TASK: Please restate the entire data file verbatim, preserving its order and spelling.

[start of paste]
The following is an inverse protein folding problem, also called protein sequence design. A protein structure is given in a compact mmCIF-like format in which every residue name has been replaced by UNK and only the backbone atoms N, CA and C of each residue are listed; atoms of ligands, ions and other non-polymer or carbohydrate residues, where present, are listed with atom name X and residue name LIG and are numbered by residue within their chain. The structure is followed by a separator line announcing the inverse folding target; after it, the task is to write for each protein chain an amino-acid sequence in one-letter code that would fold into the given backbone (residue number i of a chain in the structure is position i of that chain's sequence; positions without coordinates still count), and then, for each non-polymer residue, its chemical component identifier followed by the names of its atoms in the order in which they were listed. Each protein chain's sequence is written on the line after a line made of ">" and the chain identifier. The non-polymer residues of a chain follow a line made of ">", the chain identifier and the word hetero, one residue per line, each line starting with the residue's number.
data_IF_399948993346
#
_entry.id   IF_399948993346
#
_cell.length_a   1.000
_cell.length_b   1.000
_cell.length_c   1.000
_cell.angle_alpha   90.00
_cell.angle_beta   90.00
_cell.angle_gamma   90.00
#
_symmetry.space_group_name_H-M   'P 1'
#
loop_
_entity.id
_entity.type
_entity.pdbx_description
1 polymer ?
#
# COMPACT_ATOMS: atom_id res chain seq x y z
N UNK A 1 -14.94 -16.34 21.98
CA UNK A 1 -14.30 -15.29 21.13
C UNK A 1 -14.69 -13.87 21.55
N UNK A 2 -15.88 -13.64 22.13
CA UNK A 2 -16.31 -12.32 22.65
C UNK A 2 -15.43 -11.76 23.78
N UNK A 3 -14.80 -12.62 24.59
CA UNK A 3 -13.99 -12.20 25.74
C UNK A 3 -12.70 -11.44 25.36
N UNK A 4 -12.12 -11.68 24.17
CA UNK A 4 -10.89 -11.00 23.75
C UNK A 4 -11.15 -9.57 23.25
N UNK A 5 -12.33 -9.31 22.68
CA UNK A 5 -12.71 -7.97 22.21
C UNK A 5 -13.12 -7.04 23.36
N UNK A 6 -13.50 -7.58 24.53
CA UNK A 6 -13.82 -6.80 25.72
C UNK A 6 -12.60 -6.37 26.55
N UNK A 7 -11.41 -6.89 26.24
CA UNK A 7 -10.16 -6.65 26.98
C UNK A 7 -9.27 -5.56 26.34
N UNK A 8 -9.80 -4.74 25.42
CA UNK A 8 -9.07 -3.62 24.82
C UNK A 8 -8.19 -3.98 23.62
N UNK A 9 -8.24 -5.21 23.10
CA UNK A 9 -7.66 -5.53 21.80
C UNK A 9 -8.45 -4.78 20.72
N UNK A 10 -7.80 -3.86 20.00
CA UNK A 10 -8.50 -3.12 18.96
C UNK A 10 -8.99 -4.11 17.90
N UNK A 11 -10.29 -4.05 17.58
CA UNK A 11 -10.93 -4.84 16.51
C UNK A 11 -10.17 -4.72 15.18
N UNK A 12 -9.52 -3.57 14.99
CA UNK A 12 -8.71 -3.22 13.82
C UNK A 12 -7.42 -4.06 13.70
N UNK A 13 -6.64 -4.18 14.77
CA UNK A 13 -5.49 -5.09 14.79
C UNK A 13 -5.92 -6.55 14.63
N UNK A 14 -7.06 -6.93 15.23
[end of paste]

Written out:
The following is an inverse protein folding problem, also called protein sequence design. A protein structure is given in a compact mmCIF-like format in which every residue name has been replaced by UNK and only the backbone atoms N, CA and C of each residue are listed; atoms of ligands, ions and other non-polymer or carbohydrate residues, where present, are listed with atom name X and residue name LIG and are numbered by residue within their chain. The structure is followed by a separator line announcing the inverse folding target; after it, the task is to write for each protein chain an amino-acid sequence in one-letter code that would fold into the given backbone (residue number i of a chain in the structure is position i of that chain's sequence; positions without coordinates still count), and then, for each non-polymer residue, its chemical component identifier followed by the names of its atoms in the order in which they were listed. Each protein chain's sequence is written on the line after a line made of ">" and the chain identifier. The non-polymer residues of a chain follow a line made of ">", the chain identifier and the word hetero, one residue per line, each line starting with the residue's number.
data_IF_399948993346
#
_entry.id   IF_399948993346
#
_cell.length_a   1.000
_cell.length_b   1.000
_cell.length_c   1.000
_cell.angle_alpha   90.00
_cell.angle_beta   90.00
_cell.angle_gamma   90.00
#
_symmetry.space_group_name_H-M   'P 1'
#
loop_
_entity.id
_entity.type
_entity.pdbx_description
1 polymer ?
#
# COMPACT_ATOMS: atom_id res chain seq x y z
N UNK A 1 -14.94 -16.34 21.98
CA UNK A 1 -14.30 -15.29 21.13
C UNK A 1 -14.69 -13.87 21.55
N UNK A 2 -15.88 -13.64 22.13
CA UNK A 2 -16.31 -12.32 22.65
C UNK A 2 -15.43 -11.76 23.78
N UNK A 3 -14.80 -12.62 24.59
CA UNK A 3 -13.99 -12.20 25.74
C UNK A 3 -12.70 -11.44 25.36
N UNK A 4 -12.12 -11.68 24.17
CA UNK A 4 -10.89 -11.00 23.75
C UNK A 4 -11.15 -9.57 23.25
N UNK A 5 -12.33 -9.31 22.68
CA UNK A 5 -12.71 -7.97 22.21
C UNK A 5 -13.12 -7.04 23.36
N UNK A 6 -13.50 -7.58 24.53
CA UNK A 6 -13.82 -6.80 25.72
C UNK A 6 -12.60 -6.37 26.55
N UNK A 7 -11.41 -6.89 26.24
CA UNK A 7 -10.16 -6.65 26.98
C UNK A 7 -9.27 -5.56 26.34
N UNK A 8 -9.80 -4.74 25.42
CA UNK A 8 -9.07 -3.62 24.82
C UNK A 8 -8.19 -3.98 23.62
N UNK A 9 -8.24 -5.21 23.10
CA UNK A 9 -7.66 -5.53 21.80
C UNK A 9 -8.45 -4.78 20.72
N UNK A 10 -7.80 -3.86 20.00
CA UNK A 10 -8.50 -3.12 18.96
C UNK A 10 -8.99 -4.11 17.90
N UNK A 11 -10.29 -4.05 17.58
CA UNK A 11 -10.93 -4.84 16.51
C UNK A 11 -10.17 -4.72 15.18
N UNK A 12 -9.52 -3.57 14.99
CA UNK A 12 -8.71 -3.22 13.82
C UNK A 12 -7.42 -4.06 13.70
N UNK A 13 -6.64 -4.18 14.77
CA UNK A 13 -5.49 -5.09 14.79
C UNK A 13 -5.92 -6.55 14.63
N UNK A 14 -7.06 -6.93 15.23